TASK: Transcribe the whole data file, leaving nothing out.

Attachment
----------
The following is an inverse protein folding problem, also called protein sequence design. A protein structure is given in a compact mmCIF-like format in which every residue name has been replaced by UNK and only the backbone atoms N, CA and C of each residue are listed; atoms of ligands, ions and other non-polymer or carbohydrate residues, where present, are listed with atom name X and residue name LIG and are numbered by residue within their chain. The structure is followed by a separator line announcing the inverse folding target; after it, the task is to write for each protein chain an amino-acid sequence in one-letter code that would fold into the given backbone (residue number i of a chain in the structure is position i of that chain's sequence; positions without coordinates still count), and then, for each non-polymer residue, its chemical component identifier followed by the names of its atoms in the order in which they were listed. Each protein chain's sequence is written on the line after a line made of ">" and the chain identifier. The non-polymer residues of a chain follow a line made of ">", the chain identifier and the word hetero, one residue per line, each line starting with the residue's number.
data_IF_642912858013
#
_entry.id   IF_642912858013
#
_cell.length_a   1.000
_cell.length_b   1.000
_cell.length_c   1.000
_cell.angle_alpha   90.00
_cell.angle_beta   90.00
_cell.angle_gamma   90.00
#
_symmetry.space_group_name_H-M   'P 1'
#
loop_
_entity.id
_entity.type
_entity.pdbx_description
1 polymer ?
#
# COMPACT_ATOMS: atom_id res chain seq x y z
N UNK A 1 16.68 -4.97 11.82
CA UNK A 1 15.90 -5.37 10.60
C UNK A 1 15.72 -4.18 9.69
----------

The following is an inverse protein folding problem, also called protein sequence design. A protein structure is given in a compact mmCIF-like format in which every residue name has been replaced by UNK and only the backbone atoms N, CA and C of each residue are listed; atoms of ligands, ions and other non-polymer or carbohydrate residues, where present, are listed with atom name X and residue name LIG and are numbered by residue within their chain. The structure is followed by a separator line announcing the inverse folding target; after it, the task is to write for each protein chain an amino-acid sequence in one-letter code that would fold into the given backbone (residue number i of a chain in the structure is position i of that chain's sequence; positions without coordinates still count), and then, for each non-polymer residue, its chemical component identifier followed by the names of its atoms in the order in which they were listed. Each protein chain's sequence is written on the line after a line made of ">" and the chain identifier. The non-polymer residues of a chain follow a line made of ">", the chain identifier and the word hetero, one residue per line, each line starting with the residue's number.
data_IF_642912858013
#
_entry.id   IF_642912858013
#
_cell.length_a   1.000
_cell.length_b   1.000
_cell.length_c   1.000
_cell.angle_alpha   90.00
_cell.angle_beta   90.00
_cell.angle_gamma   90.00
#
_symmetry.space_group_name_H-M   'P 1'
#
loop_
_entity.id
_entity.type
_entity.pdbx_description
1 polymer ?
#
# COMPACT_ATOMS: atom_id res chain seq x y z
N UNK A 1 16.68 -4.97 11.82
CA UNK A 1 15.90 -5.37 10.60
C UNK A 1 15.72 -4.18 9.69